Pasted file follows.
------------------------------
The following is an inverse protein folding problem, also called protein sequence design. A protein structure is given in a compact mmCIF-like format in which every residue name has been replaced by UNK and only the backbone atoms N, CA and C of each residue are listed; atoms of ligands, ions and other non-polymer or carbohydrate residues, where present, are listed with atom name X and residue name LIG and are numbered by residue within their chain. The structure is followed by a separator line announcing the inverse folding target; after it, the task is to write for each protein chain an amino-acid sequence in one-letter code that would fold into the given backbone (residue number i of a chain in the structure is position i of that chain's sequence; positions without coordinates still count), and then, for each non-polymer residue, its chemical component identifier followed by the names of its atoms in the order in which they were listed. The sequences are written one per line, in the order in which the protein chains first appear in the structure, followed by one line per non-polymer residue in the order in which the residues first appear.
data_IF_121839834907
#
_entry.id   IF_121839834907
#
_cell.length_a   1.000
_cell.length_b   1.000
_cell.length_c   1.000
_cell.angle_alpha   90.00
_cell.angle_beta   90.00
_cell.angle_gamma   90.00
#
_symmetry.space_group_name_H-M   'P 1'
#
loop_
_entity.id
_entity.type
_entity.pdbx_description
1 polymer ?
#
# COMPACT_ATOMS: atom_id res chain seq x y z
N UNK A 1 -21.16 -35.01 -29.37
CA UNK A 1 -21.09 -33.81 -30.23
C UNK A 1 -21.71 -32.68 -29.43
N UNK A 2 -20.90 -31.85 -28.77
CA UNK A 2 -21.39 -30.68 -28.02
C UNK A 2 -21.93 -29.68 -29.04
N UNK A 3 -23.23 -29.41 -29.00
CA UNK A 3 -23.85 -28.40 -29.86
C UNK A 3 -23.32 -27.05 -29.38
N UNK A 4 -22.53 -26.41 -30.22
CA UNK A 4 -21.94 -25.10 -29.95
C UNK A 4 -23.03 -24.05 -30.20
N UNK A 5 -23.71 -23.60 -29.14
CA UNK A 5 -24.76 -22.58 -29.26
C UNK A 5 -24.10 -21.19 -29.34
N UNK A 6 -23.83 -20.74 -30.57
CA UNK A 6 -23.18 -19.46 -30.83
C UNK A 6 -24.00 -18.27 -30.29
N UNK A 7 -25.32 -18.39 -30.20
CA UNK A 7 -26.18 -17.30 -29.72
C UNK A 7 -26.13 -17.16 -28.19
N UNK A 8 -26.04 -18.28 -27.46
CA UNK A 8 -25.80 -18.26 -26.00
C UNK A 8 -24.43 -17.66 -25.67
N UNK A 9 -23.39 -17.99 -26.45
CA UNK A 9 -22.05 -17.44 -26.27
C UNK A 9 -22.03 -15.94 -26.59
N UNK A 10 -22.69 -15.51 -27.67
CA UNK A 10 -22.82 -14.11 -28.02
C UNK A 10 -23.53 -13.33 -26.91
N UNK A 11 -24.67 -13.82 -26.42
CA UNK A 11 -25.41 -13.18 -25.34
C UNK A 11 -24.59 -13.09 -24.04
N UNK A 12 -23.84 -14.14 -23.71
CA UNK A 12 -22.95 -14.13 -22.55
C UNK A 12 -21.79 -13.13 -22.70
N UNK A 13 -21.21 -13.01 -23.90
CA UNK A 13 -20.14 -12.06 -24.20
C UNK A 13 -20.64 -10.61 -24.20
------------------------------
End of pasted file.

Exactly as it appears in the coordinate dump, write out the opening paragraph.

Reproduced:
The following is an inverse protein folding problem, also called protein sequence design. A protein structure is given in a compact mmCIF-like format in which every residue name has been replaced by UNK and only the backbone atoms N, CA and C of each residue are listed; atoms of ligands, ions and other non-polymer or carbohydrate residues, where present, are listed with atom name X and residue name LIG and are numbered by residue within their chain. The structure is followed by a separator line announcing the inverse folding target; after it, the task is to write for each protein chain an amino-acid sequence in one-letter code that would fold into the given backbone (residue number i of a chain in the structure is position i of that chain's sequence; positions without coordinates still count), and then, for each non-polymer residue, its chemical component identifier followed by the names of its atoms in the order in which they were listed. The sequences are written one per line, in the order in which the protein chains first appear in the structure, followed by one line per non-polymer residue in the order in which the residues first appear.